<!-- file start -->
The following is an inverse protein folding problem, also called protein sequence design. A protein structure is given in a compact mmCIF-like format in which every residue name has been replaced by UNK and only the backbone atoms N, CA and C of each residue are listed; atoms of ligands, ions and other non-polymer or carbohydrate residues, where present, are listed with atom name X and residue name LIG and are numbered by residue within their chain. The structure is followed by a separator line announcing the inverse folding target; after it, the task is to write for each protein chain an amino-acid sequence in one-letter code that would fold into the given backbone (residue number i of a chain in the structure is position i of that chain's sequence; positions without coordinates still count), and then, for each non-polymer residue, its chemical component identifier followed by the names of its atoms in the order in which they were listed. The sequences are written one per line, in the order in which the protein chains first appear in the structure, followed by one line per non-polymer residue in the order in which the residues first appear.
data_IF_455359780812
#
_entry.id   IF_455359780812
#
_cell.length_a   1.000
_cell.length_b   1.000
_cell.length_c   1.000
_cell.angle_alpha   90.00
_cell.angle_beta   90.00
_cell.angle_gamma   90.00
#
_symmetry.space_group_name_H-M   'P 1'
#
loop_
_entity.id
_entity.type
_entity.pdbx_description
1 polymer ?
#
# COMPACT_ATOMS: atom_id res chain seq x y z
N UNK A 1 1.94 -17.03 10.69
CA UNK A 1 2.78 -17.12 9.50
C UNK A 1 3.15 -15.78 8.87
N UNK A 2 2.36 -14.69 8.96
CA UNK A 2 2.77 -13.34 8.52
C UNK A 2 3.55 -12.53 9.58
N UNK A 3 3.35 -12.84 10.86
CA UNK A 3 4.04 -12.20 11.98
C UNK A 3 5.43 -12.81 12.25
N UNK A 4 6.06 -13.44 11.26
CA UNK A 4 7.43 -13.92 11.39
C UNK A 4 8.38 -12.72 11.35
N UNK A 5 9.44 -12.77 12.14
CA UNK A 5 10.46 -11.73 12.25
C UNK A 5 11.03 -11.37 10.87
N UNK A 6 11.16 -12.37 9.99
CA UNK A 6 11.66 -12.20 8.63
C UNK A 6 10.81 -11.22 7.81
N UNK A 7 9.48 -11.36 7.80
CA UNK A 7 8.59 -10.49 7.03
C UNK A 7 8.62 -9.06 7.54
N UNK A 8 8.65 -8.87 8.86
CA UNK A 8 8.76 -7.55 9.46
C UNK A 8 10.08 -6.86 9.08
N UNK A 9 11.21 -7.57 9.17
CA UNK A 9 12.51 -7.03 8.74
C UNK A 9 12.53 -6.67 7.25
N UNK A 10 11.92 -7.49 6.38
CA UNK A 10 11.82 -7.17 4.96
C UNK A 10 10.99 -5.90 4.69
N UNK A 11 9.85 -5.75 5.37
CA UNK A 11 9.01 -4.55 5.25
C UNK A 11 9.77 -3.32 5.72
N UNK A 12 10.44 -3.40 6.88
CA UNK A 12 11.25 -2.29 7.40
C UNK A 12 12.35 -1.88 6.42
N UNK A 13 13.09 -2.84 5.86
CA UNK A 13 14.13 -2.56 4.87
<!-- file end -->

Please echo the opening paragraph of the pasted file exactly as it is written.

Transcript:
The following is an inverse protein folding problem, also called protein sequence design. A protein structure is given in a compact mmCIF-like format in which every residue name has been replaced by UNK and only the backbone atoms N, CA and C of each residue are listed; atoms of ligands, ions and other non-polymer or carbohydrate residues, where present, are listed with atom name X and residue name LIG and are numbered by residue within their chain. The structure is followed by a separator line announcing the inverse folding target; after it, the task is to write for each protein chain an amino-acid sequence in one-letter code that would fold into the given backbone (residue number i of a chain in the structure is position i of that chain's sequence; positions without coordinates still count), and then, for each non-polymer residue, its chemical component identifier followed by the names of its atoms in the order in which they were listed. The sequences are written one per line, in the order in which the protein chains first appear in the structure, followed by one line per non-polymer residue in the order in which the residues first appear.